Cindy is just a product, and she knows it. Her CEO doesn’t care sincerely about her well-being, people don’t respect her privacy in public, and other celebrities ostracize her out of self-interest. Because of the lack of power over her own life, she expresses what little control she has in childish ways. For example, she doesn’t bow to Ye-jin and instead waves, a huge sign of disrespect. She bosses her manager around, constantly changing her mind about what she wants from him. The only person she is beginning to reach out to is Seung-chan (Kim Soo-hyun, My Love From Another Star) because he is completely sincere, not something common in entertainment.
Ye-jin (Gong Hyo-jin, It’s OK, That’s Love) also has a difficult time showing her vulnerable side. Part of this might be because she’s in a male-dominated field, and so she must never show a weak side. But she also lost her childhood home during the IMF crisis, a traumatizing event for a child. Like Cindy, Ye-jin hides her real emotions from most people. But instead of anger, she hides her feelings beneath jokes and friendliness. Also like Cindy, Seung-chan becomes a source of confidence for Ye-jin. He’s trustworthy and kind, which gives Ye-jin the push she needs to confront Joon-mo (Cha Tae-hyun, My Sassy Girl, Speedy Scandal) directly about what he heard when she was drinking.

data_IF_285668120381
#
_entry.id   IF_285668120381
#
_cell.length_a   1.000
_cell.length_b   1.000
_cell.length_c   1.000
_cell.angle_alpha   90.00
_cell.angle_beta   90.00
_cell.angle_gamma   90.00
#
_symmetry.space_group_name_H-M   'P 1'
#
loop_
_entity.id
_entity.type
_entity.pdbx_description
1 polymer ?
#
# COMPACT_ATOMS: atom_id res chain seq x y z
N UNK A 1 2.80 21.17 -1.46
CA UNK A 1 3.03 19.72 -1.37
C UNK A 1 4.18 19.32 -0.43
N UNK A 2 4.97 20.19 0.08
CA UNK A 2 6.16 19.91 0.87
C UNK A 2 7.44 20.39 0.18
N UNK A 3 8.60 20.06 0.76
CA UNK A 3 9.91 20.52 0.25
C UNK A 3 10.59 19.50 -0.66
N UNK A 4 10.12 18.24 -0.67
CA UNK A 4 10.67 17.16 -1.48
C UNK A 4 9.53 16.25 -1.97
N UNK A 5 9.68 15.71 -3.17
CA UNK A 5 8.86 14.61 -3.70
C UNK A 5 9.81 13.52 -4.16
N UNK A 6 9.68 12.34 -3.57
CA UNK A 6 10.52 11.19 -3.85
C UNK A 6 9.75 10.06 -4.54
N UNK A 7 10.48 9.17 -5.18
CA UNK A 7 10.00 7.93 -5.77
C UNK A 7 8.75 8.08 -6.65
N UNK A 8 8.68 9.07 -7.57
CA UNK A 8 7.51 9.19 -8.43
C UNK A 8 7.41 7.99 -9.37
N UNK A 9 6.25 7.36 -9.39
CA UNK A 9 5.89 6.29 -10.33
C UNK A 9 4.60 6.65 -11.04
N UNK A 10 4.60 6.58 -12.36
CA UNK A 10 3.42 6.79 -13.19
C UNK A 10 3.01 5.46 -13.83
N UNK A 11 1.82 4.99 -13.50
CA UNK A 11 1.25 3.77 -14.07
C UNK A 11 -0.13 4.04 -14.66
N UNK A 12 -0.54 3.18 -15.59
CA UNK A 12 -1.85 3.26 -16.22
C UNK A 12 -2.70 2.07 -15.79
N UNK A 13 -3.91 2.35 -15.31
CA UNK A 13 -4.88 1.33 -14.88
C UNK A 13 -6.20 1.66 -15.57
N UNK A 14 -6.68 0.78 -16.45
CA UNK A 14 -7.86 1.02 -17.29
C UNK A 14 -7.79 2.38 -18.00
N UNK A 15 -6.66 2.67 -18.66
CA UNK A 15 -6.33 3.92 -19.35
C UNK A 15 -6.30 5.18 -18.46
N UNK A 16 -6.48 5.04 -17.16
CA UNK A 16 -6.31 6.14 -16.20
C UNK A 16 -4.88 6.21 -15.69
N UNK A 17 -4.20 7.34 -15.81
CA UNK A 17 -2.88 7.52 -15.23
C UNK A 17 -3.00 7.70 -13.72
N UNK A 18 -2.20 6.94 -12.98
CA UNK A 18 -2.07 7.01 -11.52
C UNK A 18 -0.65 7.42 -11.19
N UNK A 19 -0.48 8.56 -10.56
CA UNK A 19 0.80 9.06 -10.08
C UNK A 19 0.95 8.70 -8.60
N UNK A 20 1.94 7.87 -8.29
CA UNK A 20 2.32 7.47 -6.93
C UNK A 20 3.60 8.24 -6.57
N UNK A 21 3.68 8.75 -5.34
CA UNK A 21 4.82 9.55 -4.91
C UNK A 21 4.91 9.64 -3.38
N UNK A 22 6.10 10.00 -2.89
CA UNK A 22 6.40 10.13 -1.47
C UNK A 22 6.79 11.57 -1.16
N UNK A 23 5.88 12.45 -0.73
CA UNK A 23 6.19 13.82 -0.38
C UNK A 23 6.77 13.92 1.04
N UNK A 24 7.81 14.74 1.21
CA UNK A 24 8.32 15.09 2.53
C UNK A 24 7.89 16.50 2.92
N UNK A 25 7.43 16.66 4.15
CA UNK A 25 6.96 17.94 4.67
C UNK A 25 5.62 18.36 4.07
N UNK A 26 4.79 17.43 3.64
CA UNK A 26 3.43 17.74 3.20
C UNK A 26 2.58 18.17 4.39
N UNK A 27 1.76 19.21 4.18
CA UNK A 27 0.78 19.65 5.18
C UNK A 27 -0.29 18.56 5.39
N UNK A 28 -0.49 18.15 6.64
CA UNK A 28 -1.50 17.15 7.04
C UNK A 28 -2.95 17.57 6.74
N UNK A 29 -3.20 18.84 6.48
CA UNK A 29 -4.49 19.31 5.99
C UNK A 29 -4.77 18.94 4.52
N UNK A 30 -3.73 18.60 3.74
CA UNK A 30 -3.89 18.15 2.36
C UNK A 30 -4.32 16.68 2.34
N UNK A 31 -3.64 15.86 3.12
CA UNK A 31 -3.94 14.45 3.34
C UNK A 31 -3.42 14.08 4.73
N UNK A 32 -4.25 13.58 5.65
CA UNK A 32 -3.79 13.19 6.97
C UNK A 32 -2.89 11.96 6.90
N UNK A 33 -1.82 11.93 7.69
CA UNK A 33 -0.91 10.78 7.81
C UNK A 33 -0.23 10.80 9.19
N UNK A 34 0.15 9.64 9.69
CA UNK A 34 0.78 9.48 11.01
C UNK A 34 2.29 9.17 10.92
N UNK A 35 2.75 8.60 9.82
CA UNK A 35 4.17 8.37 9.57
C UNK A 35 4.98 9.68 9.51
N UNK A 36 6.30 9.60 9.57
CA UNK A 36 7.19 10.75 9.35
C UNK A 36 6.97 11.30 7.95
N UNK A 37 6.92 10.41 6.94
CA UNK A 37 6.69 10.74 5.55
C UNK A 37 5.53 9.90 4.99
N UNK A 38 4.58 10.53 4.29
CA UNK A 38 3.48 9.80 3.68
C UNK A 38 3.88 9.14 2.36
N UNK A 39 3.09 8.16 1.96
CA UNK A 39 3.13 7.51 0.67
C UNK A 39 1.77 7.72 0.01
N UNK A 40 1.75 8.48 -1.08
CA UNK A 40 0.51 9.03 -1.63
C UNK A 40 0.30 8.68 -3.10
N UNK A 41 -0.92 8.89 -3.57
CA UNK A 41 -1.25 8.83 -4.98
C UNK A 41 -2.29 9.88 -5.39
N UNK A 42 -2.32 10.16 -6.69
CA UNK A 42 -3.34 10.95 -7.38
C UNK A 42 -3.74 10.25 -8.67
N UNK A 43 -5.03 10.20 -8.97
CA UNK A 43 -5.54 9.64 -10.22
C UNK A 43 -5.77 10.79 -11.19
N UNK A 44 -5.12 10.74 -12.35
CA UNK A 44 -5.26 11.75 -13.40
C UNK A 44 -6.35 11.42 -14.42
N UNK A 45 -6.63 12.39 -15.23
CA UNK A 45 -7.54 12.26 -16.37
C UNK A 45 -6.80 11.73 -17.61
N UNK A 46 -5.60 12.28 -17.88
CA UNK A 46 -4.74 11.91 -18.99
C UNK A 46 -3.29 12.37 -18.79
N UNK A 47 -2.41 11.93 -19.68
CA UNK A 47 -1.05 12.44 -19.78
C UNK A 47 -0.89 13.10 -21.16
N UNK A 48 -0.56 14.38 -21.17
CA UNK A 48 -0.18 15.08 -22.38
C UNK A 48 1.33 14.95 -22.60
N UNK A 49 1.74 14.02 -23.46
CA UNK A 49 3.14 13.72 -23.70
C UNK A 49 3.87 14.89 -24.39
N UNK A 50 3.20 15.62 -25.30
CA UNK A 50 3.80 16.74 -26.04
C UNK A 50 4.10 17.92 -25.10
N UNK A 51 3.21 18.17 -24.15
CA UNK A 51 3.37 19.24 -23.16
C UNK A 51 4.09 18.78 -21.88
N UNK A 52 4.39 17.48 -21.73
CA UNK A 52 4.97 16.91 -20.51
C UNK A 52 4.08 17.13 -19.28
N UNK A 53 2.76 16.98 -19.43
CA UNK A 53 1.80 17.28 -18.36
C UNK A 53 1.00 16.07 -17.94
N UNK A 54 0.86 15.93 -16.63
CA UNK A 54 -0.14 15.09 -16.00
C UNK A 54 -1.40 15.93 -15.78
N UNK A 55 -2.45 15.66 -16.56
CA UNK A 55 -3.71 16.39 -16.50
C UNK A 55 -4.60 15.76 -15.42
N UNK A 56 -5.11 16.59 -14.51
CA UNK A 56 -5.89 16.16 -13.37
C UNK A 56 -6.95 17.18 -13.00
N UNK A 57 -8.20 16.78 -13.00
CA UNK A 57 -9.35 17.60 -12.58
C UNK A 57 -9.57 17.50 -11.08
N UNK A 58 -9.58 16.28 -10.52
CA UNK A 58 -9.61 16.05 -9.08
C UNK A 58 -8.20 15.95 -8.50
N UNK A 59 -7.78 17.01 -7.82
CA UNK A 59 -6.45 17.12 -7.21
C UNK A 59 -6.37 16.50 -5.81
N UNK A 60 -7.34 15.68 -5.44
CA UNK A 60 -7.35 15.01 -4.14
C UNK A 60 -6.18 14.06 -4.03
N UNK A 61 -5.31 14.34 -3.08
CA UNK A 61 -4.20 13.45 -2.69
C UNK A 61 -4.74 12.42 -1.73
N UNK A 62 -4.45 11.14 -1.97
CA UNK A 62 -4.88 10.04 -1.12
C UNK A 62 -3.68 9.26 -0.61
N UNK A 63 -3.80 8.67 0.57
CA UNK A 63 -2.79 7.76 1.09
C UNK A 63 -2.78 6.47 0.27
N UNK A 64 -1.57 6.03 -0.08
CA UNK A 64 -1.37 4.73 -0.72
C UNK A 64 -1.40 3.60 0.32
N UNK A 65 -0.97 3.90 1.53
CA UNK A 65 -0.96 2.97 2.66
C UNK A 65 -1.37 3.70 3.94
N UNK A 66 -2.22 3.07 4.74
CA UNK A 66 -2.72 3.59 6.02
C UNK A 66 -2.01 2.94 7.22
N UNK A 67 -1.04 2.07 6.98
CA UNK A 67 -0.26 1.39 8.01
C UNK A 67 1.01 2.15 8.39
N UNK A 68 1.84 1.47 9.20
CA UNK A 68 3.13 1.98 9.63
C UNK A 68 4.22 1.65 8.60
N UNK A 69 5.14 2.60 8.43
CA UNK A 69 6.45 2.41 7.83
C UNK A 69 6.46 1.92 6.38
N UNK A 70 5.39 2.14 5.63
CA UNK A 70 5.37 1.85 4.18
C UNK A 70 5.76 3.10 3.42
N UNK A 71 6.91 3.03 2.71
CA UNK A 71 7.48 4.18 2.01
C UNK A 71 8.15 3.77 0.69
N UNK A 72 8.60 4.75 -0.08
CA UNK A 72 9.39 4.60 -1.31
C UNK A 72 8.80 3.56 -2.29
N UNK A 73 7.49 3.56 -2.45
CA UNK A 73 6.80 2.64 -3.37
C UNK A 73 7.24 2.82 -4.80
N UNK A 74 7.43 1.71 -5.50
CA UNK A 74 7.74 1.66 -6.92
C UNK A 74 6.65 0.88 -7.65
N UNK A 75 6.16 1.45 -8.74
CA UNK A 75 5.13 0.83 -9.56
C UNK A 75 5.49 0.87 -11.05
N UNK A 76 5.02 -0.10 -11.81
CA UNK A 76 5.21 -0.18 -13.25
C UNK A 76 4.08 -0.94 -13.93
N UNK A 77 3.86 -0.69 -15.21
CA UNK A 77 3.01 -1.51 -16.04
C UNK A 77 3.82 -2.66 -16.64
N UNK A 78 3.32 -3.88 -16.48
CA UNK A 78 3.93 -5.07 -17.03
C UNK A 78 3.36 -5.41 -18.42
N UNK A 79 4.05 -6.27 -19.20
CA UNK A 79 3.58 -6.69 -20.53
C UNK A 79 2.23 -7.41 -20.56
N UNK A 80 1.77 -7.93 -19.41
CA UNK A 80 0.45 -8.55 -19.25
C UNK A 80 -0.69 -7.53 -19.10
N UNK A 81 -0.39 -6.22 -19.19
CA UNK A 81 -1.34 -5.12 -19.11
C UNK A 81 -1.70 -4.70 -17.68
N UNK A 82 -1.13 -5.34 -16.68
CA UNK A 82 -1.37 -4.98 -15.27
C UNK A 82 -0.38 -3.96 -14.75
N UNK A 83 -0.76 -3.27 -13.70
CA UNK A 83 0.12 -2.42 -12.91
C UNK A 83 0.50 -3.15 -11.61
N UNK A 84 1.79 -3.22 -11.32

Seung-chan really is the star in these episodes. He grew from being a complete pushover to someone with more confidence. We can see that he is becoming more comfortable in his job and expresses his thoughts more; I doubt the Seung-chan from episode one would have called Joon-mo a coward right to his face. Although Joon-mo still chastises him for things such as predicting a low rating for the last episode, Seung-chan is much less apologetic. It’s great to see him become less afraid to express his ideas. His sincerity and kindness are influencing the other characters, too, especially Cindy and Ye-jin. I’m so glad to see that he’s not constantly stuttering apologies and bowing; you can’t be the office whipping-boy forever. Seung-chan is becoming so bold that he’s even started to rebel in small ways. He pours tons of sugar syrup into Joon-mo’s ice coffee, feigning ignorance. And, as a personal act of revenge, he crosses out the polite ‘-nim’ from Seung-gi’s name on his door.
So far I’m happy where the series is going. I wasn’t expecting Seung-chan to develop a love interest in Ye-jin, but I’m glad that they went that route. A love story with Cindy would be a bit unbelievable since she’s not in a place emotionally to be a good friend, let alone a girlfriend. A workplace romance makes for a more interesting story since the rookie has to walk a fine line between pursuing his crush and maintaining proper etiquette. Seung-chan is already testing the waters by calling Ye-jin “sunbae” at times instead of the more formal “sunbaenim.” And, of course, he gives her a head hug when Joon-mo upsets her. I’m not sure which man she might choose, but so far I’m on team Seung-chan!